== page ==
Jewish Family, Career Services to expand facilities for wide array of social services

By David Pendered

Following the success of building a new Ben Massell Dental Clinic, the Jewish Family and Career Services of Atlanta is preparing to complete its campus in Dunwoody as it continues to collaborate with other social service agencies.

JFCS family day

At a family fun day in October, the staff and their families joined with clients and their families to celebrate the work being done by the JFCS’s Developmental Disabilities Services – Tools for Independence division. Credit: JFCS

“We need to band together to make sure the social needs that are important to us are provided,” said John Perlman, president of JFCS’s Executive Committee and co-chair of the agency’s Campaign to Complete the JFCS Campus. “We need to work with others so we don’t duplicate efforts.”

The organization is nearing the end of a $5.1 million fund raising campaign. Perlman said the campaign is now being opened to the general public in order to raise the final few hundreds of thousands of dollars needed to complete the planned construction.

The organization serves a client base that’s about 50 percent Jewish and 50 percent who aren’t Jewish. The board of directors was diversified to represent the evolution of the client base, Perlman said. The Community Foundation of Greater Atlanta awarded JFSC the Managing for Excellence Award in 2012-2013.

The capital campaign, and the expansion it is to fund, was started under the leadership of former CEO Gary Miller. Miller led the organization for 24 years and stepped down in July to take a strategic advisory role. Miller was succeeded by Rick Aranson, who had served as COO for 11 years, according to a statement released in January.

At the time, Miller wrote:

  • “We are building needed and specialized space for the vocational training/support programs serving adults with developmental disabilities. In addition the plan includes the reconfiguration of space serving counseling clients with psycho-social service needs that embraces a private practice model. I am, indeed, proud to continue to participate in this exciting expansion.”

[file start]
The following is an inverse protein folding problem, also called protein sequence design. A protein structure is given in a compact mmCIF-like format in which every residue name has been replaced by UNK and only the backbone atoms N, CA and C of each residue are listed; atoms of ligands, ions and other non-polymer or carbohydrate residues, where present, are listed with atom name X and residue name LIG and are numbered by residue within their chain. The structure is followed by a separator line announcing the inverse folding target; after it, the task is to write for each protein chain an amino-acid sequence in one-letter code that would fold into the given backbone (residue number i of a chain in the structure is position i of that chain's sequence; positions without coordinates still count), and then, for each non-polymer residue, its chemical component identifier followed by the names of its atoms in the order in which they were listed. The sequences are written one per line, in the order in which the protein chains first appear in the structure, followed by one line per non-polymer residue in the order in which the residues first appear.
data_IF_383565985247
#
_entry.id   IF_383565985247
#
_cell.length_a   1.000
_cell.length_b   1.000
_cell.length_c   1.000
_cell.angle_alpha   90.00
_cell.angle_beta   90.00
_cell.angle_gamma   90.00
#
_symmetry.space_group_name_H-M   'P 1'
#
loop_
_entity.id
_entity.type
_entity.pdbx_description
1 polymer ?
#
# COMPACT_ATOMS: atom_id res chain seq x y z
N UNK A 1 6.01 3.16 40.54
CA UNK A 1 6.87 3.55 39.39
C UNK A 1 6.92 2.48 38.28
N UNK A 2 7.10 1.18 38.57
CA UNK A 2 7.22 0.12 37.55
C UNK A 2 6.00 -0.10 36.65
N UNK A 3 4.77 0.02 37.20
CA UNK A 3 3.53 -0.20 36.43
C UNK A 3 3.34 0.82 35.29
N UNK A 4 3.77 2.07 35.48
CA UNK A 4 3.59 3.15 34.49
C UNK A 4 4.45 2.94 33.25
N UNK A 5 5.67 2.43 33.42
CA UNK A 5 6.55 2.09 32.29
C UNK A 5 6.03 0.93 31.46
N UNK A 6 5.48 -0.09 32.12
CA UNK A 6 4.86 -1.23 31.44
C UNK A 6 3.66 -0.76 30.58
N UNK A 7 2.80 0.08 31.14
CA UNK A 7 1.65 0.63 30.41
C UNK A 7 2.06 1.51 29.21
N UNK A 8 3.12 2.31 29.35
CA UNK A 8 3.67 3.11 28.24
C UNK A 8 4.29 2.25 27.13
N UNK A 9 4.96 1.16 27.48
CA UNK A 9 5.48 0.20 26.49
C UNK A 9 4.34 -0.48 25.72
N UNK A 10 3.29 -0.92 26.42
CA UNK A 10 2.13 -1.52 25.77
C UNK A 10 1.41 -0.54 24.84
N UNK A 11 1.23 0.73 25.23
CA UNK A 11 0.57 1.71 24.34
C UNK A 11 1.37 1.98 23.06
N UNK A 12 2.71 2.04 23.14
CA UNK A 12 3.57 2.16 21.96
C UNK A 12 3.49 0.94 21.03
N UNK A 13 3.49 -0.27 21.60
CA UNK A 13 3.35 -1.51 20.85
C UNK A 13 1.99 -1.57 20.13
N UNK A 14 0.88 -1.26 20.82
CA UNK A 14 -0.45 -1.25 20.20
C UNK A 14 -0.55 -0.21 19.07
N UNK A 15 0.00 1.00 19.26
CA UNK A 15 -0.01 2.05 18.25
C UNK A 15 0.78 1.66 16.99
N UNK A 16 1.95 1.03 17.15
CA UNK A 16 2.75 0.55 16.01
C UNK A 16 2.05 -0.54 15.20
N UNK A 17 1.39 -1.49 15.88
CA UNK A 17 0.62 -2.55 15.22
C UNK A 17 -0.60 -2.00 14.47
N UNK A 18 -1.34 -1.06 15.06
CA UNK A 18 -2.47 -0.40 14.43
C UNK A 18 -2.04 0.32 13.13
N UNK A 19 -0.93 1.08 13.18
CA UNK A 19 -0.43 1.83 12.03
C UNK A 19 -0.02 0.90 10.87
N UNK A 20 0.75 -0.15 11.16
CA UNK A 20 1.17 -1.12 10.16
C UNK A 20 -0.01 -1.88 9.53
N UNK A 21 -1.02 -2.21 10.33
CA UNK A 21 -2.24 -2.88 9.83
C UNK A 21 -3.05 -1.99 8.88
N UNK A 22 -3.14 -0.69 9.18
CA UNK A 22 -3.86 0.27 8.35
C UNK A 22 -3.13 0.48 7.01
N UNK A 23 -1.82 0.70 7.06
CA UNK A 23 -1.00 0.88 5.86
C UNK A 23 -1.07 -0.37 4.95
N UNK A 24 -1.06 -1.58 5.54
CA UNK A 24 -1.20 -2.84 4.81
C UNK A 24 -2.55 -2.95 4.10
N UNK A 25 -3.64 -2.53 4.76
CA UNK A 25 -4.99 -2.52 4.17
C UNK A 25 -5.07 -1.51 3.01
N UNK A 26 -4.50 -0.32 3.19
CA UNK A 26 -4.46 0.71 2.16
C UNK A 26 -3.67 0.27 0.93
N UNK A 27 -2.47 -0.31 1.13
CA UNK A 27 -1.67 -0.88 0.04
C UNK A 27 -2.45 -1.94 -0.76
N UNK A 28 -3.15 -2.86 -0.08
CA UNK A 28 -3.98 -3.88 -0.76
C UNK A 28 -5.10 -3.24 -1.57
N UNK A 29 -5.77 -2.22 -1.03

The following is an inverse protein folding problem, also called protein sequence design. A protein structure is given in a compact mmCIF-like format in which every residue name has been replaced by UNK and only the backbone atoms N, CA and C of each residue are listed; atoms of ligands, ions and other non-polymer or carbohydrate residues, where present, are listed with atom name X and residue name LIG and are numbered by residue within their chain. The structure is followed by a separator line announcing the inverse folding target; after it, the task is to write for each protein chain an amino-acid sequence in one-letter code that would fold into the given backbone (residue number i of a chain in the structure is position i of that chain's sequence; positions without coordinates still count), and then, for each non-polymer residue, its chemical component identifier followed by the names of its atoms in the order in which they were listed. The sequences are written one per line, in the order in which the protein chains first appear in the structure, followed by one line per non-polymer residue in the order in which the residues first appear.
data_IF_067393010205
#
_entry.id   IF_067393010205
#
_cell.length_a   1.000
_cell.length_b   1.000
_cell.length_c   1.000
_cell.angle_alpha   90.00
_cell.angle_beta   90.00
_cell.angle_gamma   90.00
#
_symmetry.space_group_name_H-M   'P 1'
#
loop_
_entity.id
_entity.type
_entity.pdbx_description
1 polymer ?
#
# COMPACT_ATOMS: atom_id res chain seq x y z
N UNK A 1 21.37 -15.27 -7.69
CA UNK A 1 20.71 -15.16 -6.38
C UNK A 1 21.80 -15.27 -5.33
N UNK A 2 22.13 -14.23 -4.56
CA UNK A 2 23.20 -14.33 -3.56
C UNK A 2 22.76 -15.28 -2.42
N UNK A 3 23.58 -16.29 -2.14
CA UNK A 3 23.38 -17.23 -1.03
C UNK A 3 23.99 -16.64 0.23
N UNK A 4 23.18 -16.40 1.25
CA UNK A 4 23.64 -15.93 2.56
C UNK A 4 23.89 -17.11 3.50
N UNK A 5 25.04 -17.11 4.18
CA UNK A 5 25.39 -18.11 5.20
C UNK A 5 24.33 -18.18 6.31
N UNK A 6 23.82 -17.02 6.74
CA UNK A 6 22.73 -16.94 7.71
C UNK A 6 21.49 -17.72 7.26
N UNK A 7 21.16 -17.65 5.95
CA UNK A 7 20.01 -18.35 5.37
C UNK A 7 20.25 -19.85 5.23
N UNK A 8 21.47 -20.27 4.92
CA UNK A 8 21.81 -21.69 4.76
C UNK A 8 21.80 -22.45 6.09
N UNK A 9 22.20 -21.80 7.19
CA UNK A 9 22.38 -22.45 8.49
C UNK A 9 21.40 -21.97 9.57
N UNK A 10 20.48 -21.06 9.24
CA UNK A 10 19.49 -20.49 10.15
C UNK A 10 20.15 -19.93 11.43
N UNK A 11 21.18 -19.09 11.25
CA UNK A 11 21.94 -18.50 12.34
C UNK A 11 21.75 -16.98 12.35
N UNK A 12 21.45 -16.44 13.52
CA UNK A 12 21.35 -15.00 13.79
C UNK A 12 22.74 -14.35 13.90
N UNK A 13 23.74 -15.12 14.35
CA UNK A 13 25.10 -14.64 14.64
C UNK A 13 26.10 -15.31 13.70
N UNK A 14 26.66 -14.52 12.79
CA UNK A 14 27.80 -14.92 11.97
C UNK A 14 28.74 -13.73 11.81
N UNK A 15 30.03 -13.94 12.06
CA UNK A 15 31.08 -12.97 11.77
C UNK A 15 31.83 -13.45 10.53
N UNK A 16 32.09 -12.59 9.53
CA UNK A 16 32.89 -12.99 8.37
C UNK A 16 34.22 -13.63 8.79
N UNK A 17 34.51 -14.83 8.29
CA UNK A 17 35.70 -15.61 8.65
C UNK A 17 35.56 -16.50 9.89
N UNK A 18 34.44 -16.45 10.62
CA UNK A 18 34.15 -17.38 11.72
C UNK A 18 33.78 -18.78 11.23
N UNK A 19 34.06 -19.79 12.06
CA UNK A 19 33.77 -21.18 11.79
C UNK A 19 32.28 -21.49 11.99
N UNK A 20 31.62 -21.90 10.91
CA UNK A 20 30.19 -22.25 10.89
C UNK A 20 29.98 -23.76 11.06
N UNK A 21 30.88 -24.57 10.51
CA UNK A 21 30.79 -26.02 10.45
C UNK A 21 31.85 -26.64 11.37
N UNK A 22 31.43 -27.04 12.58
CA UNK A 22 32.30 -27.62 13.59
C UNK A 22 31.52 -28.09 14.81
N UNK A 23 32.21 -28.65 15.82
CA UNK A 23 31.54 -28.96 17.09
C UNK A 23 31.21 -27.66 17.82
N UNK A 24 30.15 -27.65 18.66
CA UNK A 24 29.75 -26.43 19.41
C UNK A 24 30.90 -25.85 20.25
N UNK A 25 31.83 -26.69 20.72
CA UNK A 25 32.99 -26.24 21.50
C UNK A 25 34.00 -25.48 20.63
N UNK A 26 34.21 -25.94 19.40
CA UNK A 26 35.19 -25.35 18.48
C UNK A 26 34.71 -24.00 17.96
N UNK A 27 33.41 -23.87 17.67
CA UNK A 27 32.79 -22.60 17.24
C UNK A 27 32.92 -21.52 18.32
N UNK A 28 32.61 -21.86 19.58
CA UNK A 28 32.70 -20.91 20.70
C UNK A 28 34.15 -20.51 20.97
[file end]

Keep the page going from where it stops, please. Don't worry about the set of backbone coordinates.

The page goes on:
JFCS, Entrance

A new entrance to the JFCS building will increase privacy of clients by having one entrance for career counseling and another for other social services. Credit: JFCS

According to Perlman, modifications to the existing building are intended to increase the confidentiality of clients and increase physical security. A new building will provide services for clients with developmental or intellectual disabilities. Perlman serves as president of Adams & Co. Real Estate, Inc., and has overseen JFCS properties and buildings for many years

At the existing center, the work includes adding a new entrance for those seeking career counseling. This will prevent the need for them to interact with those visiting for help battling substance abuse or for educational testing.

Cameras that will be linked to a secure Internet connection are to be added to enable parents to watch their child’s test from a remote location. Currently, parents must attend with the child and watch the procedure through a one-way mirror.